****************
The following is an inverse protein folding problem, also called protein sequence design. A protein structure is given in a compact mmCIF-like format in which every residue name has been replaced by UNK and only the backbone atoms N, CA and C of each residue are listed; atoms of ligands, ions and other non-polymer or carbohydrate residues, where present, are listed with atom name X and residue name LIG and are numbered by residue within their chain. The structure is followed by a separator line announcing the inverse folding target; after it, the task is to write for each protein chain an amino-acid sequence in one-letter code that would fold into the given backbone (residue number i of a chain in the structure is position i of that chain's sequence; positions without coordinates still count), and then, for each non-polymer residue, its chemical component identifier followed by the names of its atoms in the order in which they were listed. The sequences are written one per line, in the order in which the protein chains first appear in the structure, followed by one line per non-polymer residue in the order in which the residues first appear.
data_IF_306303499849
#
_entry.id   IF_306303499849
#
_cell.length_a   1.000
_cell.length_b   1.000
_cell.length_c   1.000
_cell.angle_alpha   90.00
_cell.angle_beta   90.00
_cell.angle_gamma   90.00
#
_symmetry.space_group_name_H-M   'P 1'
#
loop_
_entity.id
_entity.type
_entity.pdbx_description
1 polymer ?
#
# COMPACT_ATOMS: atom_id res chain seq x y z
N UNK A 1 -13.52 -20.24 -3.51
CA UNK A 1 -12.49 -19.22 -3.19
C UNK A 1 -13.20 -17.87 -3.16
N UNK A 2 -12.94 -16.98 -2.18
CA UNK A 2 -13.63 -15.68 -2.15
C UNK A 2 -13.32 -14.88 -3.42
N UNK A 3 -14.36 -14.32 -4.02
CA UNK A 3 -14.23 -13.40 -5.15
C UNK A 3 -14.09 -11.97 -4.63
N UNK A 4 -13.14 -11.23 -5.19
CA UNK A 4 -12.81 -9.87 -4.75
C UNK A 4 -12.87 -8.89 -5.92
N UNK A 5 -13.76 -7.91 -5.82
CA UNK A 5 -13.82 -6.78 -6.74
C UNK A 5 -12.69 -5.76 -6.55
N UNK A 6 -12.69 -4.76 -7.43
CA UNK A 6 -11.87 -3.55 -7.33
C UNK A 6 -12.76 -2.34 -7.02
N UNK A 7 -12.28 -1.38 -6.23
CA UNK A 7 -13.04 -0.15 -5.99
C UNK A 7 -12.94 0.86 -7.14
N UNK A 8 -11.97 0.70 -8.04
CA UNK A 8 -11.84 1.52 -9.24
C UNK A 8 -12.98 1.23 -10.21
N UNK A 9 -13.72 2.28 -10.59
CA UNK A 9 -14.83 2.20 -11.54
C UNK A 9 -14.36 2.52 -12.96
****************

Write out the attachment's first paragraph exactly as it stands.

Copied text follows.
The following is an inverse protein folding problem, also called protein sequence design. A protein structure is given in a compact mmCIF-like format in which every residue name has been replaced by UNK and only the backbone atoms N, CA and C of each residue are listed; atoms of ligands, ions and other non-polymer or carbohydrate residues, where present, are listed with atom name X and residue name LIG and are numbered by residue within their chain. The structure is followed by a separator line announcing the inverse folding target; after it, the task is to write for each protein chain an amino-acid sequence in one-letter code that would fold into the given backbone (residue number i of a chain in the structure is position i of that chain's sequence; positions without coordinates still count), and then, for each non-polymer residue, its chemical component identifier followed by the names of its atoms in the order in which they were listed. The sequences are written one per line, in the order in which the protein chains first appear in the structure, followed by one line per non-polymer residue in the order in which the residues first appear.